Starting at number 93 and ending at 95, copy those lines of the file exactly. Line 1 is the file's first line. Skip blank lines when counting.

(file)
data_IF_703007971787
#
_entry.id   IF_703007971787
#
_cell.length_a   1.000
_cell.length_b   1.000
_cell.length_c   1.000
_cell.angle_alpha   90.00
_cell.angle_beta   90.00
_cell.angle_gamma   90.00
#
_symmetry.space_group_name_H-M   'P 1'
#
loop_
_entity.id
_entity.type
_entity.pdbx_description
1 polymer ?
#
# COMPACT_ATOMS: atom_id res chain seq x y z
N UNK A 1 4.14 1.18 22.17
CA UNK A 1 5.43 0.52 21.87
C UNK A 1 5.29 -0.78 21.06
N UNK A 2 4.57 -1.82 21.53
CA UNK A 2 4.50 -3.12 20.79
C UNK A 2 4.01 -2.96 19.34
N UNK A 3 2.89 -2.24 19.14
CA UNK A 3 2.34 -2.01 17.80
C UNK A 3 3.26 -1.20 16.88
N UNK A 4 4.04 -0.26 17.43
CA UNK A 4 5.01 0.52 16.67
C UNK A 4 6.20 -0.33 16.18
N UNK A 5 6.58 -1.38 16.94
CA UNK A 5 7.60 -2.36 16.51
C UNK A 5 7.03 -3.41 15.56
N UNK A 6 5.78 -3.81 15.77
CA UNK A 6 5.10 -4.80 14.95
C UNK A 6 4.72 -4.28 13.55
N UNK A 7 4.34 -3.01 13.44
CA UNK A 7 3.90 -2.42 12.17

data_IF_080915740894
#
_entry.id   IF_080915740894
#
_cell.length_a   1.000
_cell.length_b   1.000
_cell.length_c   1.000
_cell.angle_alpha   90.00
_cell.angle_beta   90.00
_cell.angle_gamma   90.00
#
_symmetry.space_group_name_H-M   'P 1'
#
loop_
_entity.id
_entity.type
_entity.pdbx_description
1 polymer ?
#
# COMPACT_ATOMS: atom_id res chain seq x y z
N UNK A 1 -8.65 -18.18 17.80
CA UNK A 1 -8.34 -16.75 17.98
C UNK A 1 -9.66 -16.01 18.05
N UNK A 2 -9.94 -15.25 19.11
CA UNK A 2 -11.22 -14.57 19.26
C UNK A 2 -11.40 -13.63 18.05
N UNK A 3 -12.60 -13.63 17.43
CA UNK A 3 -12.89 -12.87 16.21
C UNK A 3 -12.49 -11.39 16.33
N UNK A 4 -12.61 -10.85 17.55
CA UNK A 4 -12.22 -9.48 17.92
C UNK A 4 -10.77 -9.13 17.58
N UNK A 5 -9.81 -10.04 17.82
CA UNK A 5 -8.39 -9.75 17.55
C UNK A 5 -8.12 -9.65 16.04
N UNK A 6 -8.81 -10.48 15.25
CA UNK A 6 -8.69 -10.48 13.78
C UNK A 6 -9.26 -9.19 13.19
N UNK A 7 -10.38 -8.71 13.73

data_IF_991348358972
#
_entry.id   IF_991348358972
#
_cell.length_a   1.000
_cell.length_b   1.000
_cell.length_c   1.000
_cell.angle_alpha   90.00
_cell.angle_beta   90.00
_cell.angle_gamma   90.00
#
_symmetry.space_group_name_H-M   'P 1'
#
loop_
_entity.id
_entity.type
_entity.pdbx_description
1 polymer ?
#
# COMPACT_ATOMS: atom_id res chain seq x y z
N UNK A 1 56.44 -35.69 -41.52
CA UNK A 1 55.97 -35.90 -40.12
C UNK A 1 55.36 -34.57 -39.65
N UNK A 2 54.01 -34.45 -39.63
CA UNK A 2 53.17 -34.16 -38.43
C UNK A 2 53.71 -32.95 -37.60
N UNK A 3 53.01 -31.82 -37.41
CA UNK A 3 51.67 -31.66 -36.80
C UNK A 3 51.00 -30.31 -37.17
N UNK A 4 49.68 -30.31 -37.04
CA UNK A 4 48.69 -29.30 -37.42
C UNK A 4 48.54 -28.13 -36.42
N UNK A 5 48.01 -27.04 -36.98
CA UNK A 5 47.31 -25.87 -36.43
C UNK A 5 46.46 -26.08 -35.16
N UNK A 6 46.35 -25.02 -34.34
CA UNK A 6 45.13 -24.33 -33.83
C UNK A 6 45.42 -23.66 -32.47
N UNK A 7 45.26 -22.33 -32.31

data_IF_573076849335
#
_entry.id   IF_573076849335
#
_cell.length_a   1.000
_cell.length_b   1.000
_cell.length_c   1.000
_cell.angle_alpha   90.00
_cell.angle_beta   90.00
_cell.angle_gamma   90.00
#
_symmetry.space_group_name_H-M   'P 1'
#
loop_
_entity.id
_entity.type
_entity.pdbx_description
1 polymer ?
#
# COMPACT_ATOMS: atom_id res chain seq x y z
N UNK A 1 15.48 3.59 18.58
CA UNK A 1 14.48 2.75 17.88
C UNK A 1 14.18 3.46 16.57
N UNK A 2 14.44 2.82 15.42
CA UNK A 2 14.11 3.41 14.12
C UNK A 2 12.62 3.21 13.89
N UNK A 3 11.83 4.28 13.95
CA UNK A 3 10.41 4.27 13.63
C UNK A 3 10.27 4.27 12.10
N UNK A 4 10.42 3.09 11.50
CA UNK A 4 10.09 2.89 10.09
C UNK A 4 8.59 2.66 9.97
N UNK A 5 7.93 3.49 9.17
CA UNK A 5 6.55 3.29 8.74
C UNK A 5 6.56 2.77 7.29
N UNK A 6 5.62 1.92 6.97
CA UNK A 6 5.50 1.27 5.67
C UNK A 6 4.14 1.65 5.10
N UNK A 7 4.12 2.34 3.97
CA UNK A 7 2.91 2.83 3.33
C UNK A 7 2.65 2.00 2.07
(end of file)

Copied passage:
loop_
_entity.id
_entity.type